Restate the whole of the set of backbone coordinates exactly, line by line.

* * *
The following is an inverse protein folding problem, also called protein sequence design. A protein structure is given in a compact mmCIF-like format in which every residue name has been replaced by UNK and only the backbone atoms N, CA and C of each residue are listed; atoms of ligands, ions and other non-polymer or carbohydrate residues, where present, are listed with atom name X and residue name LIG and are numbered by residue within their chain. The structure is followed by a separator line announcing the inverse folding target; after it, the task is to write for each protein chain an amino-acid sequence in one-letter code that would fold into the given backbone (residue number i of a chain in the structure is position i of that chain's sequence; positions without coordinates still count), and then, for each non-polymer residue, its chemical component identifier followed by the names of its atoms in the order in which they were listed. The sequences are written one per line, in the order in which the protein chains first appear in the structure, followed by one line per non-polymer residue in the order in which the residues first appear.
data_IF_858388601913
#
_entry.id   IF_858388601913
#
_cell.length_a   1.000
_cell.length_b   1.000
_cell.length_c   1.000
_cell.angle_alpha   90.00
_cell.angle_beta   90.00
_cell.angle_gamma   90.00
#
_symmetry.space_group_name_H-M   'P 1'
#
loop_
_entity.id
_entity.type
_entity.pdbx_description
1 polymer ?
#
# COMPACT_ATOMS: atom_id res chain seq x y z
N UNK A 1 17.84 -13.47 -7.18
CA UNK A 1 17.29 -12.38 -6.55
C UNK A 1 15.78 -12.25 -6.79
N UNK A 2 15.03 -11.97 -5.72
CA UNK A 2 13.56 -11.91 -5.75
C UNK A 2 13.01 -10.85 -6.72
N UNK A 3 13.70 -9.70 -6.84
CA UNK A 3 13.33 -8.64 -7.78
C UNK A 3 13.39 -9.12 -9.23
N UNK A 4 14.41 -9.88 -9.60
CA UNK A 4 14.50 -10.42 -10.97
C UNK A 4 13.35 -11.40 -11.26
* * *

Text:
The following is an inverse protein folding problem, also called protein sequence design. A protein structure is given in a compact mmCIF-like format in which every residue name has been replaced by UNK and only the backbone atoms N, CA and C of each residue are listed; atoms of ligands, ions and other non-polymer or carbohydrate residues, where present, are listed with atom name X and residue name LIG and are numbered by residue within their chain. The structure is followed by a separator line announcing the inverse folding target; after it, the task is to write for each protein chain an amino-acid sequence in one-letter code that would fold into the given backbone (residue number i of a chain in the structure is position i of that chain's sequence; positions without coordinates still count), and then, for each non-polymer residue, its chemical component identifier followed by the names of its atoms in the order in which they were listed. The sequences are written one per line, in the order in which the protein chains first appear in the structure, followed by one line per non-polymer residue in the order in which the residues first appear.
data_IF_858388601913
#
_entry.id   IF_858388601913
#
_cell.length_a   1.000
_cell.length_b   1.000
_cell.length_c   1.000
_cell.angle_alpha   90.00
_cell.angle_beta   90.00
_cell.angle_gamma   90.00
#
_symmetry.space_group_name_H-M   'P 1'
#
loop_
_entity.id
_entity.type
_entity.pdbx_description
1 polymer ?
#
# COMPACT_ATOMS: atom_id res chain seq x y z
N UNK A 1 17.84 -13.47 -7.18
CA UNK A 1 17.29 -12.38 -6.55
C UNK A 1 15.78 -12.25 -6.79
N UNK A 2 15.03 -11.97 -5.72
CA UNK A 2 13.56 -11.91 -5.75
C UNK A 2 13.01 -10.85 -6.72
N UNK A 3 13.70 -9.70 -6.84
CA UNK A 3 13.33 -8.64 -7.78
C UNK A 3 13.39 -9.12 -9.23
N UNK A 4 14.41 -9.88 -9.60
CA UNK A 4 14.50 -10.42 -10.97
C UNK A 4 13.35 -11.40 -11.26